Although "AEDPA does not require a federal habeas court to adopt any one methodology," Lockyer v. Andrade, 538 U.S 63, 71 (2003), there are certain principles which guide its application.

First, the "contrary to" and "unreasonable application" clauses are different. As the Supreme Court has explained:

A federal habeas court may issue the writ under the "contrary to" clause if the state court applies a rule different from the governing law set forth in our cases, or if it decides a case differently than we have done on a set of materially indistinguishable facts. The court may grant relief under the "unreasonable application" clause if the state court correctly identifies the governing legal principle from our decisions but unreasonably applies it to the facts of the particular case. The focus of the latter inquiry is on whether the state court's application of clearly established federal law is objectively unreasonable, and we stressed in Williams [v. Taylor, 529 U.S. 362 (2000)] that an unreasonable application is different from an incorrect one.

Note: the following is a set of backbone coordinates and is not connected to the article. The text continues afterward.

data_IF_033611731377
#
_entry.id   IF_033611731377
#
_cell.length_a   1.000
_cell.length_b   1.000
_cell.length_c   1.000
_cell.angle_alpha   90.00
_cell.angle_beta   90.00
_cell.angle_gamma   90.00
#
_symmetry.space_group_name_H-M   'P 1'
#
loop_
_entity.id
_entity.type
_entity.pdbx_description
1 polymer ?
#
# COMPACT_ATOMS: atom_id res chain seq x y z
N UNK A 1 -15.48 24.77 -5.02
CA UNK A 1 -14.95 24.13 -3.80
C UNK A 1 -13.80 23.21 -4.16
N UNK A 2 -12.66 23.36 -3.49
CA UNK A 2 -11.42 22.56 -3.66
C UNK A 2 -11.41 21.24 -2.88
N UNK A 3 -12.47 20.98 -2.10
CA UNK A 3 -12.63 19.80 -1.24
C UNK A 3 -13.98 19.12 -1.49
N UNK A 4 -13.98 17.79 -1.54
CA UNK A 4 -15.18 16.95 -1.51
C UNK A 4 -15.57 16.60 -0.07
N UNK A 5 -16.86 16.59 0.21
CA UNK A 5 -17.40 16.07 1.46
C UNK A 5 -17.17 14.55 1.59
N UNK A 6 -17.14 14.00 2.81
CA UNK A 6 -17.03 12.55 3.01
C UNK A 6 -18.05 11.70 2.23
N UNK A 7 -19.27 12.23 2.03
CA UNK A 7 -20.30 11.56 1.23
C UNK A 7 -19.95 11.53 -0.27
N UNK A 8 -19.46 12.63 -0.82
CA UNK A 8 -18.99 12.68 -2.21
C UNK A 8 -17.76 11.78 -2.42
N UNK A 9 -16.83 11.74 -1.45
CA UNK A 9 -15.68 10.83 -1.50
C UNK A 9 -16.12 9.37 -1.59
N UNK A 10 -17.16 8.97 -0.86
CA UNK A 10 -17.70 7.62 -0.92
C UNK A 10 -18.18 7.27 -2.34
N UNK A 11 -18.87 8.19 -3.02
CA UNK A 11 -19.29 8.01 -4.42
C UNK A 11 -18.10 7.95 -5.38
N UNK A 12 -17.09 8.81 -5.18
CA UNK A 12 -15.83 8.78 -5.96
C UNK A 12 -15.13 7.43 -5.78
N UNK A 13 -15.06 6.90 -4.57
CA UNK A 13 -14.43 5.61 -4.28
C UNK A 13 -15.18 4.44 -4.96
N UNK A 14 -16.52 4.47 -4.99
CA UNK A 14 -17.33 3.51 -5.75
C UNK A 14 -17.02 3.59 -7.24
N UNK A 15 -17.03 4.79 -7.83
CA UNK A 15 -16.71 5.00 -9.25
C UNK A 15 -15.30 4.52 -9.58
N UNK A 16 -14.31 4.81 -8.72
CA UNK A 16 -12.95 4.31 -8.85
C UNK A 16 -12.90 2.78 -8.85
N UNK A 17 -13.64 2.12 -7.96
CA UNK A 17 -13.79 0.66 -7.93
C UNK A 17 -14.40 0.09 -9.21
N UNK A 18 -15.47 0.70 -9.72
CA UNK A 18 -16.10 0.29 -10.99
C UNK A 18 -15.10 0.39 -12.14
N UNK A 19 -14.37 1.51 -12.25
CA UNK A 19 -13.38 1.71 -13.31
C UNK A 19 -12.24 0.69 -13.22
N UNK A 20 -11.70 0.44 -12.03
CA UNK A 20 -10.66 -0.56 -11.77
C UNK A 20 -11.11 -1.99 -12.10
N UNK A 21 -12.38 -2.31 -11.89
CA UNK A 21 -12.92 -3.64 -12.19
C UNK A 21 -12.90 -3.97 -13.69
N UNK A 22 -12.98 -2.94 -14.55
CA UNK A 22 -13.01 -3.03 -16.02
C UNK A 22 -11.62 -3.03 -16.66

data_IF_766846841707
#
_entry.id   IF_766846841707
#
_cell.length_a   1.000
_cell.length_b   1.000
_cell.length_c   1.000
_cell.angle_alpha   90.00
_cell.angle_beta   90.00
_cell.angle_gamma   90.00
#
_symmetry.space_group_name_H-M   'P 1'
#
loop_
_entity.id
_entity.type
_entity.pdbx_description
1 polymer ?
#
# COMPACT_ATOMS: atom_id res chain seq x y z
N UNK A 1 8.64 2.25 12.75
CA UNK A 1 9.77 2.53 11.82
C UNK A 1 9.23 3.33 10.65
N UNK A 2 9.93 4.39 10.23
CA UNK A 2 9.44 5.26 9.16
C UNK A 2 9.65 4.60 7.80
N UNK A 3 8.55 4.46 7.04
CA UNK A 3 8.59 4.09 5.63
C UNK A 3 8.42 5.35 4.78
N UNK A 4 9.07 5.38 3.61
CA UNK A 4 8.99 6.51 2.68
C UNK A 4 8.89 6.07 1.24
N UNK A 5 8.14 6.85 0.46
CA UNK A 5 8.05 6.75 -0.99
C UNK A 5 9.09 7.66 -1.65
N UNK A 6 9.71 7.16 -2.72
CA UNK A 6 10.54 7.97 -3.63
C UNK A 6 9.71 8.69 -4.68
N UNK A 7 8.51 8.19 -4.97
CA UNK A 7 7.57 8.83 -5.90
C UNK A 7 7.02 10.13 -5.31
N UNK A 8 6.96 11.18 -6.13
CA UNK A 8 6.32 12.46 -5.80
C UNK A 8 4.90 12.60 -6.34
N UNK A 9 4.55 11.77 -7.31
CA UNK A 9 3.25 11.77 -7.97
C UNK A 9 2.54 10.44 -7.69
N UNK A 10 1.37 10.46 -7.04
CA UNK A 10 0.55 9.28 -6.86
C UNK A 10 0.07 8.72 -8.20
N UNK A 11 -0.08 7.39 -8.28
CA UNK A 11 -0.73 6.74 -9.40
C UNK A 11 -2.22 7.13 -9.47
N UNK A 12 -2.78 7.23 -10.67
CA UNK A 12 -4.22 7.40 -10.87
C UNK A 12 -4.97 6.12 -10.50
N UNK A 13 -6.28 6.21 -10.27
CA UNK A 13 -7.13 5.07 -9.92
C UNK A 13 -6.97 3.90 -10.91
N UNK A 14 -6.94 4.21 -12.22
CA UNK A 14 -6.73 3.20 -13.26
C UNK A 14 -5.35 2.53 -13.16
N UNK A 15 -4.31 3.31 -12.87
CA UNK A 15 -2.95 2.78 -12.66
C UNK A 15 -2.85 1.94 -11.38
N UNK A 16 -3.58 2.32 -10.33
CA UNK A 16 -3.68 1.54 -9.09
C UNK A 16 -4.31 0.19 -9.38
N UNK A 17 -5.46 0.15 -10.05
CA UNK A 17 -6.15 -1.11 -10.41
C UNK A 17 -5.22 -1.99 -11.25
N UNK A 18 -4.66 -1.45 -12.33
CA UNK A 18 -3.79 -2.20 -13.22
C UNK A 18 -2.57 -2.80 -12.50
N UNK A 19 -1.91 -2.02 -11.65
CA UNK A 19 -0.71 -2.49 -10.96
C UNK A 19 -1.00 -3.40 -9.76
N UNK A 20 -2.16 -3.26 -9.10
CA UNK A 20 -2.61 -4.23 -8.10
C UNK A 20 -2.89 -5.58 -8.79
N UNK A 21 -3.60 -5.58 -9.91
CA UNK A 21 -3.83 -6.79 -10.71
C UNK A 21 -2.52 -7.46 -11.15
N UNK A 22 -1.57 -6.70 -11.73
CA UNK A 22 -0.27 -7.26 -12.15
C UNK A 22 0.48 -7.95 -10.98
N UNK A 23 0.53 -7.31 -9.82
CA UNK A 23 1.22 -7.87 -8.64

Bell v. Cone, 535 U.S. 685, 694 (2002). It is the habeas petitioner's burden to show the state court's decision was either contrary to or an unreasonable application of federal law. Woodford v. Visciotti, 537 U.S. 19, 123 S.Ct. 357, 360 (2002). It is appropriate to look to lower court decisions to determine what law has been "clearly established" by the Supreme Court and the reasonableness of a particular application of that law. See Duhaime v. Ducharme, 200 F.3d 597, 598 (9th Cir. 2000).

Second, the court looks to the last reasoned state court decision as the basis for the state court judgment. Avila v. Galaza, 297 F.3d 911, 918 (9th Cir. 2002). So long as the state court adjudicated petitioner's claims on the merits, its decision is entitled to deference, no matter how brief. Lockyer, 538 U.S. at 76; Downs v. Hoyt, 232 F.3d 1031, 1035 (9th Cir. 2000).